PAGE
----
Penniman chronicles the long history of Black environmental action in the face of white land theft, habitat destruction, extractive capitalism, and a racist wilderness preservation movement that ethnically cleansed Indigenous peoples to create national parks and then banned Black families from visiting them. Penniman and the interviewees offer a staggering range of reparative projects ... It’s clear that Penniman and her contributors view Black environmentalism as healing therapy not only for Black individuals but for the planet.
The author weaves together the experiences and stories of this diverse group of individuals with respect to their relationships with “Mother Earth” and their perspectives on how to listen to her better ... A powerful and passionate collection of instructive perspectives on nature.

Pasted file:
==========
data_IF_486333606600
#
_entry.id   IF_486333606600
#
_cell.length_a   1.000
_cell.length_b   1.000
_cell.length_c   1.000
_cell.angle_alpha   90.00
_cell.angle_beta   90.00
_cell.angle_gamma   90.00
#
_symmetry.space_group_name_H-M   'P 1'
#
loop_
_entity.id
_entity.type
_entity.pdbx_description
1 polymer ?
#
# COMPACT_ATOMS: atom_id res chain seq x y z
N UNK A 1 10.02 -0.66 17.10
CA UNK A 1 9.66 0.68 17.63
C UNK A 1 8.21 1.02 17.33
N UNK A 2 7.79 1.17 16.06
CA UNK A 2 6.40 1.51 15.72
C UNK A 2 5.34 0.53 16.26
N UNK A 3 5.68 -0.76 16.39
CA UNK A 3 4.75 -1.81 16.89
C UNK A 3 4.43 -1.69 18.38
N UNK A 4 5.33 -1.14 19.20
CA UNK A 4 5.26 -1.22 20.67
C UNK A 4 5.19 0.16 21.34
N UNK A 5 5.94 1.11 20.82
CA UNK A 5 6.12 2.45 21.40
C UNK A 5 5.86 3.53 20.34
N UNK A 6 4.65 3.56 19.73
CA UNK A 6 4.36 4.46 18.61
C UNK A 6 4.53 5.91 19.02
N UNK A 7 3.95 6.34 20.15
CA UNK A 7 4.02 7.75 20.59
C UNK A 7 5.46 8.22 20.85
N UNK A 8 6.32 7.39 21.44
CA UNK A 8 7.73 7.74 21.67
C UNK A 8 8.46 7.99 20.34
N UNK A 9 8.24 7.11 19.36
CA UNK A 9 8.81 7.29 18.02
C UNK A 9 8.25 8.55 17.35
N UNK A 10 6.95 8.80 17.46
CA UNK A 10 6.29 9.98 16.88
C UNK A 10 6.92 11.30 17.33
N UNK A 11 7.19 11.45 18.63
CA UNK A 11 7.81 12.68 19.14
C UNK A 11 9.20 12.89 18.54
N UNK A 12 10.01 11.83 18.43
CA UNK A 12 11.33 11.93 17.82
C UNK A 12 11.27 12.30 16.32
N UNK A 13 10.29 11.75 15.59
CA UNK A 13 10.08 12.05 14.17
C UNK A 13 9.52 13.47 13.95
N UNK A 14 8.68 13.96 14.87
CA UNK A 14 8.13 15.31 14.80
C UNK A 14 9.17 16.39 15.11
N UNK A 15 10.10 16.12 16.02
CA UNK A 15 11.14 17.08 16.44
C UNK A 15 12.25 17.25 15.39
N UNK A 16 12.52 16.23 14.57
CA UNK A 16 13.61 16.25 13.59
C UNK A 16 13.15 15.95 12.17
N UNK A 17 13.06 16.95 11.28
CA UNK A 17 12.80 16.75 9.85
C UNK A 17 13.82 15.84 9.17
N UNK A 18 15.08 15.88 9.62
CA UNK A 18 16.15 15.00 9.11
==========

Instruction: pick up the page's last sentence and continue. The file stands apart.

Soulful, spirited, and often joyful, this is sustained by a deep reverence for the Earth and its 'symbiotic living ecosystems.' The result is a potent look at the overlap between the environmental and racial justice movements.